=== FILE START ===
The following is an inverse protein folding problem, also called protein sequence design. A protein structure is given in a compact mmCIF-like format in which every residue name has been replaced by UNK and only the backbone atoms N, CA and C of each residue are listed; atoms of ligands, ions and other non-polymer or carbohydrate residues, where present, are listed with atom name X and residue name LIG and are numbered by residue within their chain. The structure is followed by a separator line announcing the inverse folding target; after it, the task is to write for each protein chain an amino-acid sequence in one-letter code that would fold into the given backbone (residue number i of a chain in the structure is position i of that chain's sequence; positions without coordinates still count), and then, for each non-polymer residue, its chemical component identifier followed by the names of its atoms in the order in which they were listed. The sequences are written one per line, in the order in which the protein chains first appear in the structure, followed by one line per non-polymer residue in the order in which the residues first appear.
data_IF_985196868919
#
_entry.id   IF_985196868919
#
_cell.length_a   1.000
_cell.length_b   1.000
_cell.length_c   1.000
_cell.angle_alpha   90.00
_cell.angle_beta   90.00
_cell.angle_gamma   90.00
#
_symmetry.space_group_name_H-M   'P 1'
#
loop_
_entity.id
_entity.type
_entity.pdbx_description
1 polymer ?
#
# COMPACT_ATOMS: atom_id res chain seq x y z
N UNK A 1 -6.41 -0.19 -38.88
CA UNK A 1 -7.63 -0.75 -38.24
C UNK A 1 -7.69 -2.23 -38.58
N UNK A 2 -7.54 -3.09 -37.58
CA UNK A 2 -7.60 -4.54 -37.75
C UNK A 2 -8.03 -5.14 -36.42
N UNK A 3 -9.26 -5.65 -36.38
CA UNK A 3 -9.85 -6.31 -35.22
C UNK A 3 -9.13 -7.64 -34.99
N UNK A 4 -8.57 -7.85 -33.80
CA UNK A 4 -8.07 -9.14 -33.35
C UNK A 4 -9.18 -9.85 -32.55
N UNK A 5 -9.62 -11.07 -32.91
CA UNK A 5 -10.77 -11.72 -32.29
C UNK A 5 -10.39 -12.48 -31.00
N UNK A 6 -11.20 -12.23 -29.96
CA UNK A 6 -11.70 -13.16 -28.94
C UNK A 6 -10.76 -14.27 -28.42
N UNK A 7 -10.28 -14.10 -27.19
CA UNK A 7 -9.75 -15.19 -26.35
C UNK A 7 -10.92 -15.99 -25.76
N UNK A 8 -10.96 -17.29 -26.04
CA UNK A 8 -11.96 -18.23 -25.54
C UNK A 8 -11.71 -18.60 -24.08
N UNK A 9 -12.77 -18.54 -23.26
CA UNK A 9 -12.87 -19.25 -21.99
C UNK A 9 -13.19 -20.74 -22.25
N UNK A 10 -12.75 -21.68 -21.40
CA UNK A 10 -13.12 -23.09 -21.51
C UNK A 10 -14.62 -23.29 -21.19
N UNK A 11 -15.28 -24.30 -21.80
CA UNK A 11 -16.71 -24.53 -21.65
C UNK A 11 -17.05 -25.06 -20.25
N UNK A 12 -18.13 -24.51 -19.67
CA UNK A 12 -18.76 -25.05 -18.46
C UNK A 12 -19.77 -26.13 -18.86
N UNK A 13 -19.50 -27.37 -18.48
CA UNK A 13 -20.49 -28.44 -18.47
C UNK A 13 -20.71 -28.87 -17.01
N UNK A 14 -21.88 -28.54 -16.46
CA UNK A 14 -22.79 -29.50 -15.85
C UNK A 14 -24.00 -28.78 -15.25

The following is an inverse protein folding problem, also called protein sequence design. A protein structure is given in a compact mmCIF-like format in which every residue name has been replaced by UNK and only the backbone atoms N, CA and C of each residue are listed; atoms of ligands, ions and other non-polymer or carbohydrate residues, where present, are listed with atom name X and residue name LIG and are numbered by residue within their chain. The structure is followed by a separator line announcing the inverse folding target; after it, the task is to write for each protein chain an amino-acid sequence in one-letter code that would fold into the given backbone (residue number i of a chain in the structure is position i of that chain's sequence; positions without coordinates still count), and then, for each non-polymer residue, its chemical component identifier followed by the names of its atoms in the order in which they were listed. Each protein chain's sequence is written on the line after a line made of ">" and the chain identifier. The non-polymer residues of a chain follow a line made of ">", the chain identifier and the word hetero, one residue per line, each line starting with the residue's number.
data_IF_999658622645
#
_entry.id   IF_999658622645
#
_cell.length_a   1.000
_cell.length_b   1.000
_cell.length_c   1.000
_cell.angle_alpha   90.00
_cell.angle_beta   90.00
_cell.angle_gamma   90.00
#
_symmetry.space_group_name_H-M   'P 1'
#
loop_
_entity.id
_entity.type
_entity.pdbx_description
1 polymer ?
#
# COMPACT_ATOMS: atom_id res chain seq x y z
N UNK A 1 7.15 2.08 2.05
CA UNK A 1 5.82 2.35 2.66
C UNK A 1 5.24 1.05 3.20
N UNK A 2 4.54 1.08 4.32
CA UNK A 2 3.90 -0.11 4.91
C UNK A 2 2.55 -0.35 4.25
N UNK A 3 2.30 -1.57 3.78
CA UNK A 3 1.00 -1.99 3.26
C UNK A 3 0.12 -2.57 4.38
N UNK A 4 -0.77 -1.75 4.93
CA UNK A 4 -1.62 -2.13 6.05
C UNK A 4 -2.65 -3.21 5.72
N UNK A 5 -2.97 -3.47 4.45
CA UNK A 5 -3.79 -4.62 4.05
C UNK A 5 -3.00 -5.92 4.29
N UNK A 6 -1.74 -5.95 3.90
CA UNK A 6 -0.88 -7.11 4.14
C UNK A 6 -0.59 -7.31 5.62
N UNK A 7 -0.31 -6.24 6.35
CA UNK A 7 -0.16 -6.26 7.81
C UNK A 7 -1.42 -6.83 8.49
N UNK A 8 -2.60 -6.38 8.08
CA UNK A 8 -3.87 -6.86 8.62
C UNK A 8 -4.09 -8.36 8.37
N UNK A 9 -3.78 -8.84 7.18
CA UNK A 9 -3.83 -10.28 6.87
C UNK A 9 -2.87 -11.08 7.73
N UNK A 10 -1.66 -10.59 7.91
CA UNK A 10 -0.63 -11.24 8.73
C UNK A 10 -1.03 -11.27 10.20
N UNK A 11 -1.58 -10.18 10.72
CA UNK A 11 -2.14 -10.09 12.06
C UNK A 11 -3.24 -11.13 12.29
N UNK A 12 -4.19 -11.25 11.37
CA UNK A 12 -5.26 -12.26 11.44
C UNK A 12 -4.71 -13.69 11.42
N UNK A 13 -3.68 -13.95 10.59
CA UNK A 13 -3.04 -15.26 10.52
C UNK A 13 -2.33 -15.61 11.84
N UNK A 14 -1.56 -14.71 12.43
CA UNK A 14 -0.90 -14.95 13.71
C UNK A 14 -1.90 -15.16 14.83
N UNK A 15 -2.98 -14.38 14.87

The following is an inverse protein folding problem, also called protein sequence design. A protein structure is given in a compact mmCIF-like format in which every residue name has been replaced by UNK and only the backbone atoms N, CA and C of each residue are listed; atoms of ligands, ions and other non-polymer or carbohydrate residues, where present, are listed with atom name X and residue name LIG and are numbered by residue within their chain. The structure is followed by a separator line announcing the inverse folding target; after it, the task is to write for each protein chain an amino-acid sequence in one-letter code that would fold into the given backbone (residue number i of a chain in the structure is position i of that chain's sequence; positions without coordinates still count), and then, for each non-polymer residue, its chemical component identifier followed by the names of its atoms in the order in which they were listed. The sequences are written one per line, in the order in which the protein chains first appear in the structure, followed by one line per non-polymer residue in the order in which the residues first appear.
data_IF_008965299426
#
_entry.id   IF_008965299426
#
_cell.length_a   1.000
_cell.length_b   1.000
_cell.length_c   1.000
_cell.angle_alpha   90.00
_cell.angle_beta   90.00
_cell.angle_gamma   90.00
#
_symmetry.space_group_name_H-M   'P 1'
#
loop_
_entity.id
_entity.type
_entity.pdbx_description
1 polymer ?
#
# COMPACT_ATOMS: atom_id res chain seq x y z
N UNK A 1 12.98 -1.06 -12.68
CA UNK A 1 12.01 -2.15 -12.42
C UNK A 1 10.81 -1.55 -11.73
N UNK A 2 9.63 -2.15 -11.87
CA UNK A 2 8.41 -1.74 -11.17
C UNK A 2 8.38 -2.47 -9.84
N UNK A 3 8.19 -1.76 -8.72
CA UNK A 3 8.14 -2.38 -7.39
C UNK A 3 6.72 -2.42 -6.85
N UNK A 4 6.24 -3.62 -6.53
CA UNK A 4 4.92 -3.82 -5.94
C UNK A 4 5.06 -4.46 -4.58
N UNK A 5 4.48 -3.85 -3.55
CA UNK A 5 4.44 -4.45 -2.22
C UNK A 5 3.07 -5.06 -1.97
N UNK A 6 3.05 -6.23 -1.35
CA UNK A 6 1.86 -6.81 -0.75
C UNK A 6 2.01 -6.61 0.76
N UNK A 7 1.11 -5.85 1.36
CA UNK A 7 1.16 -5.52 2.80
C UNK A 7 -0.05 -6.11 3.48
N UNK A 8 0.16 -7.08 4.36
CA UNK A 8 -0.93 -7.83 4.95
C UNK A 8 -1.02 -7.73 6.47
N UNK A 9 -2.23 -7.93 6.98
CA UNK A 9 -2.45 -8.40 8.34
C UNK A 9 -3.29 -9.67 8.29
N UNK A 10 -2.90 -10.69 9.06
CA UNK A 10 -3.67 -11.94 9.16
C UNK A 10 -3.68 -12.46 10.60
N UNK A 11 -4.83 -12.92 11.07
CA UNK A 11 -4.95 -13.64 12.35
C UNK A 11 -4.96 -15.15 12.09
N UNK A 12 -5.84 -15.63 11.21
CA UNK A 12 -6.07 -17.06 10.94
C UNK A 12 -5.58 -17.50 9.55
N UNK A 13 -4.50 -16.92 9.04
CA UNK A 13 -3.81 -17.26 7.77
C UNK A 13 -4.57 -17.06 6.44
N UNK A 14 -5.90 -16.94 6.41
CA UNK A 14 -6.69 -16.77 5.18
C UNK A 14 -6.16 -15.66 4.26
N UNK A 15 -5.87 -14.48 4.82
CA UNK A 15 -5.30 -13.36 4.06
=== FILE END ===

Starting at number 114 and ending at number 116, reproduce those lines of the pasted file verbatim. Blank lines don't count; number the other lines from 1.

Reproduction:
C UNK A 10 -1.03 -11.27 10.20
N UNK A 11 -1.58 -10.18 10.72
CA UNK A 11 -2.14 -10.09 12.06